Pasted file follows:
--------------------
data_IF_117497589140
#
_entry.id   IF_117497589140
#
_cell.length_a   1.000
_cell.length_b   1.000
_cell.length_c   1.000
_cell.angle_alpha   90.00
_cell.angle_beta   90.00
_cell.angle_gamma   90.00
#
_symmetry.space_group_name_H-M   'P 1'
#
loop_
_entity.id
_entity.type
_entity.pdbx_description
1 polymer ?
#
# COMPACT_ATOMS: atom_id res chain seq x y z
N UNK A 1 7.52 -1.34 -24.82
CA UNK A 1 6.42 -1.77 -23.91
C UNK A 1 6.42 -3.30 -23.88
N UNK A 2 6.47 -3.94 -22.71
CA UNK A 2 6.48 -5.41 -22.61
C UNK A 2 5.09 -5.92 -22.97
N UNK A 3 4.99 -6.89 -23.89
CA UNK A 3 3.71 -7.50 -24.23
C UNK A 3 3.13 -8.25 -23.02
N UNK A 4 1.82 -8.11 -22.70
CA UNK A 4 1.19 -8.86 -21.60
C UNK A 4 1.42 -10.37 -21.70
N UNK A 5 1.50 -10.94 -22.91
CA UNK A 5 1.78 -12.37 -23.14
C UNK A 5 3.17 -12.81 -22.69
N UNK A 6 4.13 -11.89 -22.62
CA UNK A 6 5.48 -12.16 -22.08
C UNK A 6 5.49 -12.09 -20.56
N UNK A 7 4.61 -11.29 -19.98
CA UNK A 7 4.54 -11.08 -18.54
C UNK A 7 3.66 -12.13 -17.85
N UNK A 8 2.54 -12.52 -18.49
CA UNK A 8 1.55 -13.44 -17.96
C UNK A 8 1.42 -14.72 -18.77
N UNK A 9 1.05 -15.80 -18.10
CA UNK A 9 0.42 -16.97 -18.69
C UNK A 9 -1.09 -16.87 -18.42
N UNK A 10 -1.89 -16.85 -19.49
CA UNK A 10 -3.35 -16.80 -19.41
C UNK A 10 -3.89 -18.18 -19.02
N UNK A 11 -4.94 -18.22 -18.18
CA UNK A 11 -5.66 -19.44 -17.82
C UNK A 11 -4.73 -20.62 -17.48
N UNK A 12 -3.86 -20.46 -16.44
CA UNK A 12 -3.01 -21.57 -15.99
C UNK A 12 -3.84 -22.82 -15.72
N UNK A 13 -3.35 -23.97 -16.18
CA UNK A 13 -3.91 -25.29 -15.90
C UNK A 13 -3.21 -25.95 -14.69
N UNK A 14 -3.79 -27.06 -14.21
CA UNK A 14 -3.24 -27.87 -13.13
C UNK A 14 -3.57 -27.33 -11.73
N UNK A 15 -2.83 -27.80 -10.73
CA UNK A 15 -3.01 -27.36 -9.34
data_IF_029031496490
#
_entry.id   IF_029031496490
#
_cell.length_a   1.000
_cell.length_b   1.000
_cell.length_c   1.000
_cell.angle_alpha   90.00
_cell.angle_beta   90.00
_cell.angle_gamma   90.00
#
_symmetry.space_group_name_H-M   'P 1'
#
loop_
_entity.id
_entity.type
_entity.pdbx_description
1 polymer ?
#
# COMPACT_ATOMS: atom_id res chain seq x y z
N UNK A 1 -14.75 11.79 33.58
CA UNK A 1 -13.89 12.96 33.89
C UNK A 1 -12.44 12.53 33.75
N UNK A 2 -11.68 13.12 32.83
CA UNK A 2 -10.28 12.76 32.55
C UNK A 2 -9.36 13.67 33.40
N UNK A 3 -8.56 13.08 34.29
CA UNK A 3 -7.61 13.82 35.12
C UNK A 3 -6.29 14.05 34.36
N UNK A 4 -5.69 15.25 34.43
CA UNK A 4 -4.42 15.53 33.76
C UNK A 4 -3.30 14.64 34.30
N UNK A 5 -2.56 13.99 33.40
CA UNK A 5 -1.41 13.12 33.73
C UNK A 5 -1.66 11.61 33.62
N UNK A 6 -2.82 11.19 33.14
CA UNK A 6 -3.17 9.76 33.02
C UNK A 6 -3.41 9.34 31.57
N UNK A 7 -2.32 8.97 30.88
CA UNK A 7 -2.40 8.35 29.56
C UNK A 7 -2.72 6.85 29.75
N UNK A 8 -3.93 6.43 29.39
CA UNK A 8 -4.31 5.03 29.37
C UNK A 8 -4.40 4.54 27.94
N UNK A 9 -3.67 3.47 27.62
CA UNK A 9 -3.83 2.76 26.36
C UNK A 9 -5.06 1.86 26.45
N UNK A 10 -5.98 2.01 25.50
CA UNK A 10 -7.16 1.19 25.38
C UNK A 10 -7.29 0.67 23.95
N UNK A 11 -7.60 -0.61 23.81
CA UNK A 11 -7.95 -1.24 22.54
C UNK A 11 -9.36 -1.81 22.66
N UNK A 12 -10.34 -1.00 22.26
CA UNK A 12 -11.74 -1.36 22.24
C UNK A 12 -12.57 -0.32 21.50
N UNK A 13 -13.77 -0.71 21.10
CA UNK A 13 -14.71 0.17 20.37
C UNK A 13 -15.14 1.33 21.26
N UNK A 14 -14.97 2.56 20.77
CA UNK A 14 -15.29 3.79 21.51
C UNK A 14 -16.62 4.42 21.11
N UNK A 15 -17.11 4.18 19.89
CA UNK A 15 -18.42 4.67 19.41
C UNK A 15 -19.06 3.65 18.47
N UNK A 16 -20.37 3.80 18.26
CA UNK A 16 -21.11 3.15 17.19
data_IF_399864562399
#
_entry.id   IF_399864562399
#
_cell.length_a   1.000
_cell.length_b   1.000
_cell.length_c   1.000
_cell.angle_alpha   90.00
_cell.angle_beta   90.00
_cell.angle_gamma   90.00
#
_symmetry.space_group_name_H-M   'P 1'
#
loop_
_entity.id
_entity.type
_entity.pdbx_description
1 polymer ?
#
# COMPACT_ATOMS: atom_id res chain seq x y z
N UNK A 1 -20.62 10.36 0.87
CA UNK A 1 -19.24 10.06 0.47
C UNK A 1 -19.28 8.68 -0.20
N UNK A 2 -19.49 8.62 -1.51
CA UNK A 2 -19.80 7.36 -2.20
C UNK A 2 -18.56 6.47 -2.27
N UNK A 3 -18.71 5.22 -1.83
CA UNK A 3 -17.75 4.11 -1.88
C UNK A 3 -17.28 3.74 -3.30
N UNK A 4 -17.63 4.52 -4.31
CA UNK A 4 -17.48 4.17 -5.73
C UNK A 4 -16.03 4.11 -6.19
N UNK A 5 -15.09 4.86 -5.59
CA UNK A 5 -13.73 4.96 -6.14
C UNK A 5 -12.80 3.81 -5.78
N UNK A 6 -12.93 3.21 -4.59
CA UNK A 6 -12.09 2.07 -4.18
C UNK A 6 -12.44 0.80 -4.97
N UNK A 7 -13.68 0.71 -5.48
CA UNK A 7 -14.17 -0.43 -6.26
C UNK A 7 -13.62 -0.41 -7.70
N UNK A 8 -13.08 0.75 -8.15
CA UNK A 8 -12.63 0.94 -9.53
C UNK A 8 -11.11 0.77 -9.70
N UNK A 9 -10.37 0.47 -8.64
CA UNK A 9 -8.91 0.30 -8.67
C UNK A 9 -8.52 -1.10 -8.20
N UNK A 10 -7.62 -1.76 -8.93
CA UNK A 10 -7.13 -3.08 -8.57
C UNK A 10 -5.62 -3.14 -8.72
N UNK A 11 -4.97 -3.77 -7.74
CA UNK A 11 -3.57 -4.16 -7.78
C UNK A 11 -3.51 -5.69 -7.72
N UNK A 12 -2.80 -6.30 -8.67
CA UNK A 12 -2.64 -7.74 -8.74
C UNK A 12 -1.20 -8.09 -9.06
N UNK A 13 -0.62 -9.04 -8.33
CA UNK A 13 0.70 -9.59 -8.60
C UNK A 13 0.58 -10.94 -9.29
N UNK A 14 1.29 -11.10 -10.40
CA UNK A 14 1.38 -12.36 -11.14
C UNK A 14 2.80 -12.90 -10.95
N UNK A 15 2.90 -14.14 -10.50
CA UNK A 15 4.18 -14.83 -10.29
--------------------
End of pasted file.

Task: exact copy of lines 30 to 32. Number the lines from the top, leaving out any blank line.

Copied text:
N UNK A 4 1.82 -8.11 -22.70
CA UNK A 4 1.19 -8.86 -21.60
C UNK A 4 1.42 -10.37 -21.70